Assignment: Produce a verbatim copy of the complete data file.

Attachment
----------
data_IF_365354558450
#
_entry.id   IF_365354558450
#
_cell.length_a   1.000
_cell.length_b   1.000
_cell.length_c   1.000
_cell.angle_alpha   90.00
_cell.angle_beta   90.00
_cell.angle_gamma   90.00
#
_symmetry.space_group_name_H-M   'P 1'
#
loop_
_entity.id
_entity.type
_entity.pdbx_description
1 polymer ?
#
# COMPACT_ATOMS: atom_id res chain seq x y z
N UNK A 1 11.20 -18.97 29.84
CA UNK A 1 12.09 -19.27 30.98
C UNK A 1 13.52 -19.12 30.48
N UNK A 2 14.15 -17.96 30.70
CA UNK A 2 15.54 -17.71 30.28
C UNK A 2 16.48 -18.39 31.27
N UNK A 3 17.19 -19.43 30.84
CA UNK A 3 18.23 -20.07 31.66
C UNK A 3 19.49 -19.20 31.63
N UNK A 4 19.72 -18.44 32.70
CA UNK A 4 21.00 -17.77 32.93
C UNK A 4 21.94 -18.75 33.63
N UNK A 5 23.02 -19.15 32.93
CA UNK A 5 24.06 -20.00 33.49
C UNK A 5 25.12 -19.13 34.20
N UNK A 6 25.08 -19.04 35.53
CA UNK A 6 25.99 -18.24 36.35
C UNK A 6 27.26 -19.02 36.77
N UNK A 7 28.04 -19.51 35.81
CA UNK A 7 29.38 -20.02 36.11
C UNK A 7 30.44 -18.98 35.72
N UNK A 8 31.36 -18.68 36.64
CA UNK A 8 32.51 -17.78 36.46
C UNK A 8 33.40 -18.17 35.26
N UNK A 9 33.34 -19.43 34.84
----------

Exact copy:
data_IF_365354558450
#
_entry.id   IF_365354558450
#
_cell.length_a   1.000
_cell.length_b   1.000
_cell.length_c   1.000
_cell.angle_alpha   90.00
_cell.angle_beta   90.00
_cell.angle_gamma   90.00
#
_symmetry.space_group_name_H-M   'P 1'
#
loop_
_entity.id
_entity.type
_entity.pdbx_description
1 polymer ?
#
# COMPACT_ATOMS: atom_id res chain seq x y z
N UNK A 1 11.20 -18.97 29.84
CA UNK A 1 12.09 -19.27 30.98
C UNK A 1 13.52 -19.12 30.48
N UNK A 2 14.15 -17.96 30.70
CA UNK A 2 15.54 -17.71 30.28
C UNK A 2 16.48 -18.39 31.27
N UNK A 3 17.19 -19.43 30.84
CA UNK A 3 18.23 -20.07 31.66
C UNK A 3 19.49 -19.20 31.63
N UNK A 4 19.72 -18.44 32.70
CA UNK A 4 21.00 -17.77 32.93
C UNK A 4 21.94 -18.75 33.63
N UNK A 5 23.02 -19.15 32.93
CA UNK A 5 24.06 -20.00 33.49
C UNK A 5 25.12 -19.13 34.20
N UNK A 6 25.08 -19.04 35.53
CA UNK A 6 25.99 -18.24 36.35
C UNK A 6 27.26 -19.02 36.77
N UNK A 7 28.04 -19.51 35.81
CA UNK A 7 29.38 -20.02 36.11
C UNK A 7 30.44 -18.98 35.72
N UNK A 8 31.36 -18.68 36.64
CA UNK A 8 32.51 -17.78 36.46
C UNK A 8 33.40 -18.17 35.26
N UNK A 9 33.34 -19.43 34.84